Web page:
Physicians generally should not treat themselves or members of their immediate families. Treatment in this scenario includes the prescribing of medications. When the patient is an immediate family member, the physician's personal feelings may unduly influence his or her professional medical judgment. Or the physician may fail to probe sensitive areas when taking the medical history or to perform intimate parts of the physical examination. Physicians may feel obligated to provide care for family members despite feeling uncomfortable doing so. They may also be inclined to treat problems that are beyond their expertise or training.

Similarly, patients may feel uncomfortable receiving care from a family member. A patient may be reluctant to disclose sensitive information or undergo an intimate examination when the physician is an immediate family member. This discomfort may particularly be the case when the patient is a minor child, who may not feel free to refuse care from a parent.

In general, physicians should not treat themselves or members of their own families. However, it may be acceptable to treat/prescribe in limited circumstances:

(a) In emergency settings or isolated settings where there is no other qualified physician available. In such situations, physicians should not hesitate to treat themselves or family members until another physician becomes available.

(b) For short-term, minor problems.

When treating self or family members, physicians have a further responsibility to:

(c) Document treatment or care provided and convey relevant information to the patient's primary care physician.

(d) Recognize that if tensions develop in the professional relationship with a family member, perhaps as a result of a negative medical outcome, such difficulties may be carried over into the family member's personal relationship with the physician.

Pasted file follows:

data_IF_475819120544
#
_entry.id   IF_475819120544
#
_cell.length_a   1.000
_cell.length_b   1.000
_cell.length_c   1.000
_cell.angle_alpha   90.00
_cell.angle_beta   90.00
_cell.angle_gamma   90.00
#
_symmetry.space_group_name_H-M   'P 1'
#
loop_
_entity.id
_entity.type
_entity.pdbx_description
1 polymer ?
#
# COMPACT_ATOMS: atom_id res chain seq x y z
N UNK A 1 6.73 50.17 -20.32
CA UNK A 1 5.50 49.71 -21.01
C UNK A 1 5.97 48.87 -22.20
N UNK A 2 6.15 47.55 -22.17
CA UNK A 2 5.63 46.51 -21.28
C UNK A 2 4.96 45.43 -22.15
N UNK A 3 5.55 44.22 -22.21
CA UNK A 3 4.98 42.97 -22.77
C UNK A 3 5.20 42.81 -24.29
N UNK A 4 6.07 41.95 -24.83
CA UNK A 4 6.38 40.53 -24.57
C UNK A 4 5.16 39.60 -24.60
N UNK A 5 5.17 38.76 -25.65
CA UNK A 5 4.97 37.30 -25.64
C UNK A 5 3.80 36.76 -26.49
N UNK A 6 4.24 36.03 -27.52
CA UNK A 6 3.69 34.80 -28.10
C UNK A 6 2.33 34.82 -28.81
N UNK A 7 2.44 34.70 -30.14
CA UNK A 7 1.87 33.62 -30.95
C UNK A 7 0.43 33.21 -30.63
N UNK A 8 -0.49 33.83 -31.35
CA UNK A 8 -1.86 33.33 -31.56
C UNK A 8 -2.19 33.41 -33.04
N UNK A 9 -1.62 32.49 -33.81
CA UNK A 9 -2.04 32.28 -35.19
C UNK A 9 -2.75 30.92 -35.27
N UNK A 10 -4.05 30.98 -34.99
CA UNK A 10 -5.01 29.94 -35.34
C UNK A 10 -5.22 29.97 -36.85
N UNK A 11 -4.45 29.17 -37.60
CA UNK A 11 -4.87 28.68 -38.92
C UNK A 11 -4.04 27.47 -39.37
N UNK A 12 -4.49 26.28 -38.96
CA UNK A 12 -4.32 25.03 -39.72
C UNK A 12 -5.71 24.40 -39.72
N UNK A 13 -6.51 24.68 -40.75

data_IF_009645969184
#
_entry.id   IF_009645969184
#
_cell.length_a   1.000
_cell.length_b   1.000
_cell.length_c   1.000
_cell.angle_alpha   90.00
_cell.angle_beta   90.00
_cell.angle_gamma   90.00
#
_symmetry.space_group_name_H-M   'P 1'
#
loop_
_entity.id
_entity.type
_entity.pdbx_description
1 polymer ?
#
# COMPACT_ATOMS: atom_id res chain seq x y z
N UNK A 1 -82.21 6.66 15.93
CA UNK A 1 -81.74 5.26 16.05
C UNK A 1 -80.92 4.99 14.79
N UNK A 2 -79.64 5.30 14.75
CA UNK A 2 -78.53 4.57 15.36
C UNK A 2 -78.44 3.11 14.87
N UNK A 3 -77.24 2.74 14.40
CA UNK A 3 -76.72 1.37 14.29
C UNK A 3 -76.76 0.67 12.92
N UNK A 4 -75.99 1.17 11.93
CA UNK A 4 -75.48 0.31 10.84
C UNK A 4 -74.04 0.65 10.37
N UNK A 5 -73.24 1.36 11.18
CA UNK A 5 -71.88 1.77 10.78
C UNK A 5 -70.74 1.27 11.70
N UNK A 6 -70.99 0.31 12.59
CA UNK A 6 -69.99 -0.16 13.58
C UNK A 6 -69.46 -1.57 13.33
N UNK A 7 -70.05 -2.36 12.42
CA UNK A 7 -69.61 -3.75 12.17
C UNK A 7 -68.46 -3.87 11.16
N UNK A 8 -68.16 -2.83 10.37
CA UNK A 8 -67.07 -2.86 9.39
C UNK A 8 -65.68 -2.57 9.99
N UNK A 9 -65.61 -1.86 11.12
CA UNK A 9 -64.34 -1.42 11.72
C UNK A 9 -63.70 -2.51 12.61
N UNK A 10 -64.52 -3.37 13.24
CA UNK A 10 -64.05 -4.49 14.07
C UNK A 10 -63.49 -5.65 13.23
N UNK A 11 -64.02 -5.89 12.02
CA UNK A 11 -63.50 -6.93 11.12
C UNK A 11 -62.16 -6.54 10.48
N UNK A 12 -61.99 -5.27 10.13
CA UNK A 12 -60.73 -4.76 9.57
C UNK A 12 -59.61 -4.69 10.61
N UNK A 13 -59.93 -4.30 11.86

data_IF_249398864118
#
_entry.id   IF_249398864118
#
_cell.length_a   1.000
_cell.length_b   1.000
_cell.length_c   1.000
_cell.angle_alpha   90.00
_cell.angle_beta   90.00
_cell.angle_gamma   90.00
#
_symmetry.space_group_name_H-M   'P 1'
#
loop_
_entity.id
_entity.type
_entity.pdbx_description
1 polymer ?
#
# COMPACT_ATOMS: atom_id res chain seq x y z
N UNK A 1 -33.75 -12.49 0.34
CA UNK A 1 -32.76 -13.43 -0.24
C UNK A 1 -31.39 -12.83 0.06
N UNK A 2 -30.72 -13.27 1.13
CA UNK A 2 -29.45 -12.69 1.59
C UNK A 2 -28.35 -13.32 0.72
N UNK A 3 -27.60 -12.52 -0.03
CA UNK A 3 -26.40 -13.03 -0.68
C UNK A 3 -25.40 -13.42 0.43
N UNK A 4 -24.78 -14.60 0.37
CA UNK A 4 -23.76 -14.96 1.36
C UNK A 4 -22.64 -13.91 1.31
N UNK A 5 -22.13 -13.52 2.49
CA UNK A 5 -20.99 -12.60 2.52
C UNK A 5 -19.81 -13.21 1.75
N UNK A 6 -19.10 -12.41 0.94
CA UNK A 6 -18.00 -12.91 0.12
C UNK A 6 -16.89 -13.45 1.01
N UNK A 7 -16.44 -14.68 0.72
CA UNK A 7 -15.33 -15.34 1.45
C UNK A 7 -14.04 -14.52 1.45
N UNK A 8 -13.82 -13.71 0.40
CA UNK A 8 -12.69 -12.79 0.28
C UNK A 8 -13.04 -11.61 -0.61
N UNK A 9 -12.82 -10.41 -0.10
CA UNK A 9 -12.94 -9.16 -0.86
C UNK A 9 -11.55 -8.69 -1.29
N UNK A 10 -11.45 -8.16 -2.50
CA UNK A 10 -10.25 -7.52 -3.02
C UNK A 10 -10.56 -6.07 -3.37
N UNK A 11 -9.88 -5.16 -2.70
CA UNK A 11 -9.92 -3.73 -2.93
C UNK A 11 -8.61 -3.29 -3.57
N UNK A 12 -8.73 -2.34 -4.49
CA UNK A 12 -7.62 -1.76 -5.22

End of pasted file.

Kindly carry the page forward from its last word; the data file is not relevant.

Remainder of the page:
(e) Avoid providing sensitive or intimate care especially for a minor patient who is uncomfortable being treated by a family member.

(f) Recognize that family members may be reluctant to state their preference for another physician or decline a recommendation for fear of offending the physician. 2

It is unprofessional conduct for a licensee initially to prescribe drugs to an individual without first establishing a proper physician-patient relationship. South Carolina Code § 40-47-113.

A practitioner cannot usually acquire a valid physician/patient relationship with himself or herself nor with a member of his or her immediate family for the purpose of prescribing controlled substances, due to the loss of objectivity in making the proper medical decisions.

The Board believes that prescribing controlled substances for family members is outside the scope of good medical practice in South Carolina except for a bona fide emergency situation where the health and safety of an individual may be at great detriment. A practitioner may prescribe only very limited amounts of controlled substances until such time as another objective practitioner can be contacted.

Appropriate records should be maintained for written prescriptions and/or administration of any Schedule II, III, IV, or V controlled substance.

[1] The Board is authorized to "publish advisory opinions and position statements relating to practice procedures or policies authorized or acquiesced to by any agency, facility, institution, or other organization that employs persons authorized to practice under this chapter to comply with acceptable standards of practice." S.C. Code Ann. § 40-47-10(I)(1).

[2] AMA Code of Medical Ethics Opinion 1.2.1